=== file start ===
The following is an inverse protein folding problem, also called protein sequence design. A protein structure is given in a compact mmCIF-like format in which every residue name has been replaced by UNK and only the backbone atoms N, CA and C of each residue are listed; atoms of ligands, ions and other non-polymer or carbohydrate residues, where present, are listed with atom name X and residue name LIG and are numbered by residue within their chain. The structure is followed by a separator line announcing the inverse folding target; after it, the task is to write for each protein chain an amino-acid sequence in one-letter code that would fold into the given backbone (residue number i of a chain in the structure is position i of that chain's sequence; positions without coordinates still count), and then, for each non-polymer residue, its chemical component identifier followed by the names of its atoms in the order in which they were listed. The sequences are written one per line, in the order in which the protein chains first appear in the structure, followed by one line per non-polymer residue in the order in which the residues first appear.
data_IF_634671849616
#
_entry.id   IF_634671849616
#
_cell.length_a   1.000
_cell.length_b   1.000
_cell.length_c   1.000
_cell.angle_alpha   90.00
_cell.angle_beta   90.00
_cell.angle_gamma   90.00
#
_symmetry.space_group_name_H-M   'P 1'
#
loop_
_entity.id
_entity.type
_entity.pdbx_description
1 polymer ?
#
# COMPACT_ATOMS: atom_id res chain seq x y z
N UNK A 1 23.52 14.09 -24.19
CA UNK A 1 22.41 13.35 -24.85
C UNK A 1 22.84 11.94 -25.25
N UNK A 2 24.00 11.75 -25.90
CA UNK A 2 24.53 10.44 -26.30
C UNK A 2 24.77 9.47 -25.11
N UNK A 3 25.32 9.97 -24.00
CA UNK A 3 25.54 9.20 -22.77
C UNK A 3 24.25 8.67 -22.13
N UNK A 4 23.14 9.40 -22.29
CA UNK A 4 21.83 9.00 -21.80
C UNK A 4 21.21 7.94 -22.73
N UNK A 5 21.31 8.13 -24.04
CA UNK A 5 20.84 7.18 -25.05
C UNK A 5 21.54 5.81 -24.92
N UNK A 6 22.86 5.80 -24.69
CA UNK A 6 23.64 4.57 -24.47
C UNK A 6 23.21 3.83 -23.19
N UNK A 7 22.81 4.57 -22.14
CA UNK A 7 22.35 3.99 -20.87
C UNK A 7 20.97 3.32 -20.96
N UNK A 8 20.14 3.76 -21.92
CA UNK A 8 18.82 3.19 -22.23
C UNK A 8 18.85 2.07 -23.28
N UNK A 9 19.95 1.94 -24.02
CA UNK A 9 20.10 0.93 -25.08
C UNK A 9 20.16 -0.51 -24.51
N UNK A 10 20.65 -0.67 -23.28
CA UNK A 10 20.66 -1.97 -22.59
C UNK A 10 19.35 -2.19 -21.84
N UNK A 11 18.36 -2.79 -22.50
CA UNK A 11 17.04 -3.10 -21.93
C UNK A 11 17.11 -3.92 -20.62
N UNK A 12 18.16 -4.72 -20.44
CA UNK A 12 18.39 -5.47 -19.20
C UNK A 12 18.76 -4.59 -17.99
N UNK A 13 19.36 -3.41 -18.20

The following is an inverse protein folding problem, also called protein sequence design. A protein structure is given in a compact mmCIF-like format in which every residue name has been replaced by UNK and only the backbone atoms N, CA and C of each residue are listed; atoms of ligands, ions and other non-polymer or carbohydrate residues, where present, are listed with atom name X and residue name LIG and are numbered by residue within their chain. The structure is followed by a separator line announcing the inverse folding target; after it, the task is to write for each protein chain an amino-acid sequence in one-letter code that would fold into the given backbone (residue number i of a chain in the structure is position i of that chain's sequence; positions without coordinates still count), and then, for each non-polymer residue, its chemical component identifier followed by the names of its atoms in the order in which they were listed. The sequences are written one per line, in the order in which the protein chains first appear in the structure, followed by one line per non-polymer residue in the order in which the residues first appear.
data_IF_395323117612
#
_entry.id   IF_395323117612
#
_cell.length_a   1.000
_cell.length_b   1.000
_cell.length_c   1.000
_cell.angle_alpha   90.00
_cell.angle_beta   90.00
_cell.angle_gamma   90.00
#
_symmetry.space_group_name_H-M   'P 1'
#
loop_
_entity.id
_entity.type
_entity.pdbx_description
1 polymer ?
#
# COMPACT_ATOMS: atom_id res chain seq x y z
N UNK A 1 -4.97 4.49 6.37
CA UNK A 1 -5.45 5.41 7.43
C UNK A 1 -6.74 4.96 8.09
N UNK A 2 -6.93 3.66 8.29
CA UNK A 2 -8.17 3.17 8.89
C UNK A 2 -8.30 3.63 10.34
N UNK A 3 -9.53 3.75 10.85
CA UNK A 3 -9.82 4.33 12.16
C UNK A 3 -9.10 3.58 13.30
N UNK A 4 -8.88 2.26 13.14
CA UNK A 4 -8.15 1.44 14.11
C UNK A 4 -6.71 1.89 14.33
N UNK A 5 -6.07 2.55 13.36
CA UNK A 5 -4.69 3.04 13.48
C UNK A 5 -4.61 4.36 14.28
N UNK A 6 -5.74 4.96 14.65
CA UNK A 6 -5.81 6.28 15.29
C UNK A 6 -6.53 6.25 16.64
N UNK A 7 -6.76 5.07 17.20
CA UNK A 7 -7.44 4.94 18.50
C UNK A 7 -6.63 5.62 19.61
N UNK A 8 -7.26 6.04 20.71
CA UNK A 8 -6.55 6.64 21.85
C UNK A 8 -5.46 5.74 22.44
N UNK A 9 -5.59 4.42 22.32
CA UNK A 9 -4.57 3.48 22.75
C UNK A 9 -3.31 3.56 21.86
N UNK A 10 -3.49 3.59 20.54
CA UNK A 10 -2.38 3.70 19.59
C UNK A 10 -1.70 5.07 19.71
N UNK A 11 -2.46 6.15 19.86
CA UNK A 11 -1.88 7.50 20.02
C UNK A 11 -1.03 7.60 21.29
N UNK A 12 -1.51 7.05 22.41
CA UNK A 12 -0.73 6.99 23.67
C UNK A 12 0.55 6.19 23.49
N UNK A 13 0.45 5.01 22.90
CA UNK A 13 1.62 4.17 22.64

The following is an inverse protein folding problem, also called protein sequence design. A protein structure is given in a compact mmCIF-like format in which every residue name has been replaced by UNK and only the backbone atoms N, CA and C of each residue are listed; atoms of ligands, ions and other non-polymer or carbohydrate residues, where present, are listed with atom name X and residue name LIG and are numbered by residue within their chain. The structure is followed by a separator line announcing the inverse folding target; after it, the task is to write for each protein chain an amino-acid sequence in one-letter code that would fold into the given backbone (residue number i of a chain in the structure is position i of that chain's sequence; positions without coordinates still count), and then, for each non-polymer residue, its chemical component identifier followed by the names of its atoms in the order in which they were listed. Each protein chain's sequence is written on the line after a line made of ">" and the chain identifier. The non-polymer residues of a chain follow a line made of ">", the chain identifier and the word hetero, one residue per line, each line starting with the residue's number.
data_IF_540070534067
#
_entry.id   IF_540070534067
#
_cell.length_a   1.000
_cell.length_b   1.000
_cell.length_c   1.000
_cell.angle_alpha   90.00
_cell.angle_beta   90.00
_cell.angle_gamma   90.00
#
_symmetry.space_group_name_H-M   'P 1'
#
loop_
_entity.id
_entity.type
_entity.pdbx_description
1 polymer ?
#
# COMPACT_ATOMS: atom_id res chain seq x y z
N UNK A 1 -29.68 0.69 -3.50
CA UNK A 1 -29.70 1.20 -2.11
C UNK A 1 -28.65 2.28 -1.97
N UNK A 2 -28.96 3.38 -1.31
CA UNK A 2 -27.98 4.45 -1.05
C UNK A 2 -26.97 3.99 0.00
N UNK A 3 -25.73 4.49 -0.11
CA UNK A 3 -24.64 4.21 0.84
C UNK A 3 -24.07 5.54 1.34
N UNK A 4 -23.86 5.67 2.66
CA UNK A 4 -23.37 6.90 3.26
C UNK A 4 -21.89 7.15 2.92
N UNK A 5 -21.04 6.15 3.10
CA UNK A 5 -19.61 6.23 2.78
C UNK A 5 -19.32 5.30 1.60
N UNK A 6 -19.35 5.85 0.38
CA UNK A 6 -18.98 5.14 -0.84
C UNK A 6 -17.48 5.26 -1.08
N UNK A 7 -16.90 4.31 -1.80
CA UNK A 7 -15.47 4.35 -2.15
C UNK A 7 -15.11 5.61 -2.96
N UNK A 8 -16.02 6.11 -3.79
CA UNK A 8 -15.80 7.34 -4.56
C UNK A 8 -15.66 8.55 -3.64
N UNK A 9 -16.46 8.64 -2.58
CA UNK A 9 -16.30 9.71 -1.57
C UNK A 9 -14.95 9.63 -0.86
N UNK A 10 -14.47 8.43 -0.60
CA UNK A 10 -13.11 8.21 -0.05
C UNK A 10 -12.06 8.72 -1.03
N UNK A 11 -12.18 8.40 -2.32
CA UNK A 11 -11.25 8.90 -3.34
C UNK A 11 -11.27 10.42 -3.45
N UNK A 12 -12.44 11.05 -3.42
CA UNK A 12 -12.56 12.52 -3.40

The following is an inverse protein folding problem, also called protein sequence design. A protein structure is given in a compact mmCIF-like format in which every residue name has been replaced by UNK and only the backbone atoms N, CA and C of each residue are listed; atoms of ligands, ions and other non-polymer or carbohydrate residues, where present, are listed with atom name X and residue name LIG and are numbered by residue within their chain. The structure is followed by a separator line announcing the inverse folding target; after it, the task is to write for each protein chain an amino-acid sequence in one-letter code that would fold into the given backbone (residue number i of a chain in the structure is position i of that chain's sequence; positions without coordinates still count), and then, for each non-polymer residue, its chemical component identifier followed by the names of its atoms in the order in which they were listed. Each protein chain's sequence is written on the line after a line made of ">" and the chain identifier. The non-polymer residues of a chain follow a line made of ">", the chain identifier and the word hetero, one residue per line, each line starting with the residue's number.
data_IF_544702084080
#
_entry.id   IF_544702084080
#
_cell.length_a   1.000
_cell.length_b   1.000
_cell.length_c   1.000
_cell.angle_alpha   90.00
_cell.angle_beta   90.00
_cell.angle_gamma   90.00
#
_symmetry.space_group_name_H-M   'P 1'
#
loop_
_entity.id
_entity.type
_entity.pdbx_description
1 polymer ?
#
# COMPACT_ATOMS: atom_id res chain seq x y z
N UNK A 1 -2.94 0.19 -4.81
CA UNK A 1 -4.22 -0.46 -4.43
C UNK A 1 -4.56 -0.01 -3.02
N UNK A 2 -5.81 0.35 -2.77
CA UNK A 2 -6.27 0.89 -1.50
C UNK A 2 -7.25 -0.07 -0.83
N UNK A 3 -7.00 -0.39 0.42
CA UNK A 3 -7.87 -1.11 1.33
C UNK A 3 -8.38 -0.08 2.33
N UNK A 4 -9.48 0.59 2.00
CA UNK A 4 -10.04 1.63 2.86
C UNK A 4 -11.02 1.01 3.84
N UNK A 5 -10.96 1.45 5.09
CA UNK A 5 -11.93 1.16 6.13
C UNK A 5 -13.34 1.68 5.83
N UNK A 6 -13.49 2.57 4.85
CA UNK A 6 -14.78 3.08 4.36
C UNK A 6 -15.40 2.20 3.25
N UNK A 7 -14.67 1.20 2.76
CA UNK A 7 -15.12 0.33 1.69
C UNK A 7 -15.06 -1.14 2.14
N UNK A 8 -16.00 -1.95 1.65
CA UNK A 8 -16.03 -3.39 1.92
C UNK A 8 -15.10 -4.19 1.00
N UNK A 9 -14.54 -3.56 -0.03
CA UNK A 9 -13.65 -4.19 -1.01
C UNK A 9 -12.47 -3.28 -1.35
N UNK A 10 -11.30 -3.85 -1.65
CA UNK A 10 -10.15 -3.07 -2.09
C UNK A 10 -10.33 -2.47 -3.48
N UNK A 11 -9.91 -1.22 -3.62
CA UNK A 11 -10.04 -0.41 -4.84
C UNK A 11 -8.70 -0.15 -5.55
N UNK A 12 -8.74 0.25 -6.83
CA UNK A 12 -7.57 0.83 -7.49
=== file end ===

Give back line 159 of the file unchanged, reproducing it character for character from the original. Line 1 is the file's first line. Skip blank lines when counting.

C UNK A 7 -15.11 5.61 -2.96